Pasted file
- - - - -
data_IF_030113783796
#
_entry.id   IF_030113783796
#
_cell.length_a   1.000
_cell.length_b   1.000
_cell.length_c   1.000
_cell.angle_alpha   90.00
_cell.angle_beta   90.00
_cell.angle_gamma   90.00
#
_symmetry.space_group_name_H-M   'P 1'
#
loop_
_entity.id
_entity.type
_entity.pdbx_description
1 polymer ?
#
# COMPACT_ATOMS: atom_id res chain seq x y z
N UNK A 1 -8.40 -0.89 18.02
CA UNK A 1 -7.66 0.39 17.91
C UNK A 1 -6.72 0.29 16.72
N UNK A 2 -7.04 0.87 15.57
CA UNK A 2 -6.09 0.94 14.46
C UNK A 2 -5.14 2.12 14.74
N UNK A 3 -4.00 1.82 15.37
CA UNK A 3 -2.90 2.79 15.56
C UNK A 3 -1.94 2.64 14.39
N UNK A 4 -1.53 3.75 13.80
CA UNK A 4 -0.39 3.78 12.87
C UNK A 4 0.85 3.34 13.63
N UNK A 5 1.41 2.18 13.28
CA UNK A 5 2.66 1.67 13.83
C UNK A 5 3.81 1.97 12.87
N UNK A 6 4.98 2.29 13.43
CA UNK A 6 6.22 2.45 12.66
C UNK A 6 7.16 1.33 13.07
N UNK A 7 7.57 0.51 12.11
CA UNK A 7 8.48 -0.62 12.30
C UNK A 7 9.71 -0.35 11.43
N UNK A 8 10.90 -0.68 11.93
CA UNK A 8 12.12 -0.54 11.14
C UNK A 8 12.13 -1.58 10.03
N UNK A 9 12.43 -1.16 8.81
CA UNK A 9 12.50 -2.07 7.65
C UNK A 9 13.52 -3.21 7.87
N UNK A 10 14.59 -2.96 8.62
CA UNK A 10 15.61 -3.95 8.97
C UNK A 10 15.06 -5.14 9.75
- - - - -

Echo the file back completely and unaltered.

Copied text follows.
data_IF_030113783796
#
_entry.id   IF_030113783796
#
_cell.length_a   1.000
_cell.length_b   1.000
_cell.length_c   1.000
_cell.angle_alpha   90.00
_cell.angle_beta   90.00
_cell.angle_gamma   90.00
#
_symmetry.space_group_name_H-M   'P 1'
#
loop_
_entity.id
_entity.type
_entity.pdbx_description
1 polymer ?
#
# COMPACT_ATOMS: atom_id res chain seq x y z
N UNK A 1 -8.40 -0.89 18.02
CA UNK A 1 -7.66 0.39 17.91
C UNK A 1 -6.72 0.29 16.72
N UNK A 2 -7.04 0.87 15.57
CA UNK A 2 -6.09 0.94 14.46
C UNK A 2 -5.14 2.12 14.74
N UNK A 3 -4.00 1.82 15.37
CA UNK A 3 -2.90 2.79 15.56
C UNK A 3 -1.94 2.64 14.39
N UNK A 4 -1.53 3.75 13.80
CA UNK A 4 -0.39 3.78 12.87
C UNK A 4 0.85 3.34 13.63
N UNK A 5 1.41 2.18 13.28
CA UNK A 5 2.66 1.67 13.83
C UNK A 5 3.81 1.97 12.87
N UNK A 6 4.98 2.29 13.43
CA UNK A 6 6.22 2.45 12.66
C UNK A 6 7.16 1.33 13.07
N UNK A 7 7.57 0.51 12.11
CA UNK A 7 8.48 -0.62 12.30
C UNK A 7 9.71 -0.35 11.43
N UNK A 8 10.90 -0.68 11.93
CA UNK A 8 12.12 -0.54 11.14
C UNK A 8 12.13 -1.58 10.03
N UNK A 9 12.43 -1.16 8.81
CA UNK A 9 12.50 -2.07 7.65
C UNK A 9 13.52 -3.21 7.87
N UNK A 10 14.59 -2.96 8.62
CA UNK A 10 15.61 -3.95 8.97
C UNK A 10 15.06 -5.14 9.75